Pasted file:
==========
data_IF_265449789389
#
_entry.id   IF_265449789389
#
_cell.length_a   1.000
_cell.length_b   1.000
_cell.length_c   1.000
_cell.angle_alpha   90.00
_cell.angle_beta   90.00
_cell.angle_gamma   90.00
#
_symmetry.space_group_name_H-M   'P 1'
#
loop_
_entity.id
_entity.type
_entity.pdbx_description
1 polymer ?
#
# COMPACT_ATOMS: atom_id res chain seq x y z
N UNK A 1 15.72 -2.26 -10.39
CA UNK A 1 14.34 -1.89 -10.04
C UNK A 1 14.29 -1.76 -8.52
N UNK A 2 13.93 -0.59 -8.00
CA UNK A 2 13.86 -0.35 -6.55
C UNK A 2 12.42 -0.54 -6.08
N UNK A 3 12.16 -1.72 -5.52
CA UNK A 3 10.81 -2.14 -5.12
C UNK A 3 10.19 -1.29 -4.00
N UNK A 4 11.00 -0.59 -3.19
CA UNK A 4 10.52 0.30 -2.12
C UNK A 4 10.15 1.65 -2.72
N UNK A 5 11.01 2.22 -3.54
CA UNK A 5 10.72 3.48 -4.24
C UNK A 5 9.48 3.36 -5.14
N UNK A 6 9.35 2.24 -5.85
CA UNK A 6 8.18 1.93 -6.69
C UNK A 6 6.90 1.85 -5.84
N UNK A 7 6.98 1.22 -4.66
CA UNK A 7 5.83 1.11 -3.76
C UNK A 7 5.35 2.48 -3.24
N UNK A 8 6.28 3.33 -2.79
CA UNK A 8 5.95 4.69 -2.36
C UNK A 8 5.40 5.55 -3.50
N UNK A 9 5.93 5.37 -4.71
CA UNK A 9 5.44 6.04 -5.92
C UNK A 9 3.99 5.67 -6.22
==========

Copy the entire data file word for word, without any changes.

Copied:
data_IF_265449789389
#
_entry.id   IF_265449789389
#
_cell.length_a   1.000
_cell.length_b   1.000
_cell.length_c   1.000
_cell.angle_alpha   90.00
_cell.angle_beta   90.00
_cell.angle_gamma   90.00
#
_symmetry.space_group_name_H-M   'P 1'
#
loop_
_entity.id
_entity.type
_entity.pdbx_description
1 polymer ?
#
# COMPACT_ATOMS: atom_id res chain seq x y z
N UNK A 1 15.72 -2.26 -10.39
CA UNK A 1 14.34 -1.89 -10.04
C UNK A 1 14.29 -1.76 -8.52
N UNK A 2 13.93 -0.59 -8.00
CA UNK A 2 13.86 -0.35 -6.55
C UNK A 2 12.42 -0.54 -6.08
N UNK A 3 12.16 -1.72 -5.52
CA UNK A 3 10.81 -2.14 -5.12
C UNK A 3 10.19 -1.29 -4.00
N UNK A 4 11.00 -0.59 -3.19
CA UNK A 4 10.52 0.30 -2.12
C UNK A 4 10.15 1.65 -2.72
N UNK A 5 11.01 2.22 -3.54
CA UNK A 5 10.72 3.48 -4.24
C UNK A 5 9.48 3.36 -5.14
N UNK A 6 9.35 2.24 -5.85
CA UNK A 6 8.18 1.93 -6.69
C UNK A 6 6.90 1.85 -5.84
N UNK A 7 6.98 1.22 -4.66
CA UNK A 7 5.83 1.11 -3.76
C UNK A 7 5.35 2.48 -3.24
N UNK A 8 6.28 3.33 -2.79
CA UNK A 8 5.95 4.69 -2.36
C UNK A 8 5.40 5.55 -3.50
N UNK A 9 5.93 5.37 -4.71
CA UNK A 9 5.44 6.04 -5.92
C UNK A 9 3.99 5.67 -6.22